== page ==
Subsistence farmers without disposable income were wiped out during the famine.  Land was consolidated into parcels large enough to be profitably farmed.  England with its booming industrial revolution presented a huge market.  Roman Catholic farmers in Ireland serviced this high demand for a quarter century.  Rome greedily eyed their increasing disposable income.  She got hold of the money during an outpouring of hatred for the English. The money was ploughed into the erection of hundreds of ostentatious Roman catholic buildings.  Smart Archbishop Cullen of Armagh, besides straining every advantage from the Charitable Bequests Act, strengthened his own hand at the Synod of Thurles in 1850, enabling him to claw back monies from the estates of rich priests and retain doubtful bequests from the laity.  He also tried to end stations and appointed priests with business acumen to concentrate on winning bequests.

Magnificent churches

Wealth now passed into the hands of the Church rather than individual priests.  In 1868, in a report to Rome, an archbishop wrote, “there is hardly a diocese in Ireland where there are not two or three magnificent churches in the course of erection not to speak of convents and schools which are rapidly spreading in every direction over the land.”   When new technology ended the farming boom by allowing Argentinean Beef, Canadian grain, Australian mutton and New Zealand Butter to be transported long distances, the Roman Church was financially bomb proof.  It owned so much real estate as security that the banks were falling over themselves for her business.

An expert estimated that in 1900, 90% of the population possessed only 50% of the wealth.  From 1850 to 1900 Rome had pocketed £50 million pounds, worth over £3,000 million pounds today.  Many hundreds of churches and institutions were built, £60,000 (£3.7 million pounds today) being a fairly typical outlay on a new church.

The Irish priesthood flourished.  There were 1,850 in 1800.  By 1900 there were 3,700 despite a reduced population.  This lucrative escape from poverty attracted many dubious men into the priesthood.  A zero exporter of priests in 1800, by 1900 Ireland was sending 10 priests abroad for everyone employed at home.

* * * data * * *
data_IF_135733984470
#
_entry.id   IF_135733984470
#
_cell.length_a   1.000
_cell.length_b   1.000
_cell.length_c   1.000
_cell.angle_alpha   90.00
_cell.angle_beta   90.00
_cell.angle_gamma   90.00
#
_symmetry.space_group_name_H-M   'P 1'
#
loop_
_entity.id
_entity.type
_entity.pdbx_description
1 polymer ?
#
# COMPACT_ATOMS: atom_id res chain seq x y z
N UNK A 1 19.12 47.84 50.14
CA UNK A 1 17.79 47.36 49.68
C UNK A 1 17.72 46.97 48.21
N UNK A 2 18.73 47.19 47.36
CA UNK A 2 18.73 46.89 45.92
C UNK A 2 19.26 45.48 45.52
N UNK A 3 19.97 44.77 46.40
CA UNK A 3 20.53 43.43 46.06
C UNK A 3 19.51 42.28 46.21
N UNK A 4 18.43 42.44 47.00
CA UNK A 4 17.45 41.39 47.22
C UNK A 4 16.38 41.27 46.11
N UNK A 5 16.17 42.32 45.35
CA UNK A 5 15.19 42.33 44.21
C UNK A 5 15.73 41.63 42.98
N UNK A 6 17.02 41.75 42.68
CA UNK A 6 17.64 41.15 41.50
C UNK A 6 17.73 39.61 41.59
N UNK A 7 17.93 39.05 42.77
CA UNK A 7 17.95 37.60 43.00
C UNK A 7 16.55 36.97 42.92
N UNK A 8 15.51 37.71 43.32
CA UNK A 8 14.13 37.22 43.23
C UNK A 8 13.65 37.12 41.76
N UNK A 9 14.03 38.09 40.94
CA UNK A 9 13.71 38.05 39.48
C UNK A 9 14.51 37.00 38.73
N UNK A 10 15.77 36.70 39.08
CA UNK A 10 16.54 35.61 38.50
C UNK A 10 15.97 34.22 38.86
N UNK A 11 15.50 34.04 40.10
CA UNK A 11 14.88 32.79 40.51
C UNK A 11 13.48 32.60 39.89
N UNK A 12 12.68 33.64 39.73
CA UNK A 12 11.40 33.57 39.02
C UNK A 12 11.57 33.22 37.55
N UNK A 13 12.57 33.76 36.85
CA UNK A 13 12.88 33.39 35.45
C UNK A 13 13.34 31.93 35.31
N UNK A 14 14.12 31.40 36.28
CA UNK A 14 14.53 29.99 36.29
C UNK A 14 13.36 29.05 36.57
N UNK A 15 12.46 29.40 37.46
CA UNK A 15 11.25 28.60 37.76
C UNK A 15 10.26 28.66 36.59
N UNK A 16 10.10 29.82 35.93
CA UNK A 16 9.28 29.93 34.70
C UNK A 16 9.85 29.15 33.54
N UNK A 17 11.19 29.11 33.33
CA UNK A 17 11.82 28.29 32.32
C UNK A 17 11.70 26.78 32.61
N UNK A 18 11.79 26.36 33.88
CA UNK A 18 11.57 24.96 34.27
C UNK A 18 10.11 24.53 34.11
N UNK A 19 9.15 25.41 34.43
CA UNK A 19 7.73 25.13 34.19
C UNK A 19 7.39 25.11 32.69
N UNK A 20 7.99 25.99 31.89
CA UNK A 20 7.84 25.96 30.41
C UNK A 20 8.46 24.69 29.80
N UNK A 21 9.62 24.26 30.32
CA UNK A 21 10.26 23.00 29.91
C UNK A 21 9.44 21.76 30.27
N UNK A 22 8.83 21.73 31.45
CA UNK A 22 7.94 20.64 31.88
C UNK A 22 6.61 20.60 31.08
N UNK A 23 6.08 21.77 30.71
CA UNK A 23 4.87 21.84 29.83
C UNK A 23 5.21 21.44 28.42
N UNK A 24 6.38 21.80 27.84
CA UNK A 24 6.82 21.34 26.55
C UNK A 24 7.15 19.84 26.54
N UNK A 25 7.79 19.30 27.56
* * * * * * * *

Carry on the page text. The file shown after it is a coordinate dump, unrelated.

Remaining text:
Richer and even richer

As the farming boom came to an end in the late 1870’s, the Church continued to grow even richer despite the general economic downturn.  An expert says, “as Catholics share of the national income declined the Churches share of it appeared to increase … cathedrals, churches, chapels, convents, monasteries, seminaries, parochial houses, Episcopal palaces, schools, colleges, orphanages, hospitals and asylums all mushroomed in every part of Ireland … Bazaars, pilgrimages, altar societies, sodalities, confraternities, special collections on almost every Sunday and holiday of the year and clergy collecting and canvassing the far flung Irish missionary empire became an integral part of the Irish Catholic way of life.”

Roman Catholic lawyer Michael McCarthy, whose contemporary illustrated books give a vivid picture of Ireland in 1900 exposes the details of Rome’s financial bloodsucking.  He employs irony both in the text and the illustrations.  The vast newly erected Dublin Clonliffe College, a stately home for training priests, carries a quote from a will: “To the Superior of Holy Cross College Clonliffe £100”.  Under a photograph of gaunt faced men and women staring out of a Dublin back street stands the comment, “No legacies find their way into this retreat”.

The sisters Hamill

Banks were eager to lend financially naïve priests and nuns large sums of money.  Scandals soon became noised abroad.  New church law appeared overnight to limit this spate of financial collapses.  The huge variety of institutions receiving bequests lead to internal infighting amongst rival orders.  It also gave the testators considerable clout.  For instance the two spinster sisters Hamill, “only survivors of a family of seven” were sitting on £100,000 and knew it.  Their request to receive mass in their own private oratory went all the way up to the pope by the expectant exertions of their local bishop.  After receiving a personalized permission “with the pope’s autograph” the fickle sisters changed their will at the behest of what the bishop branded “envious clerics and even nuns” who had mischievously told the Hamills the bishop already had “too much money”.  Even the Rector of the Irish College in Rome was unable to dissuade the ladies.

And so at the end of this momentous century where did the ultra conservative Church of Rome in Ireland invest for total security in the future? Besides land and the railways there is no doubt Rome favoured investment in Protestant Britain’s own Government bonds.  Where else with so many financial sharks around?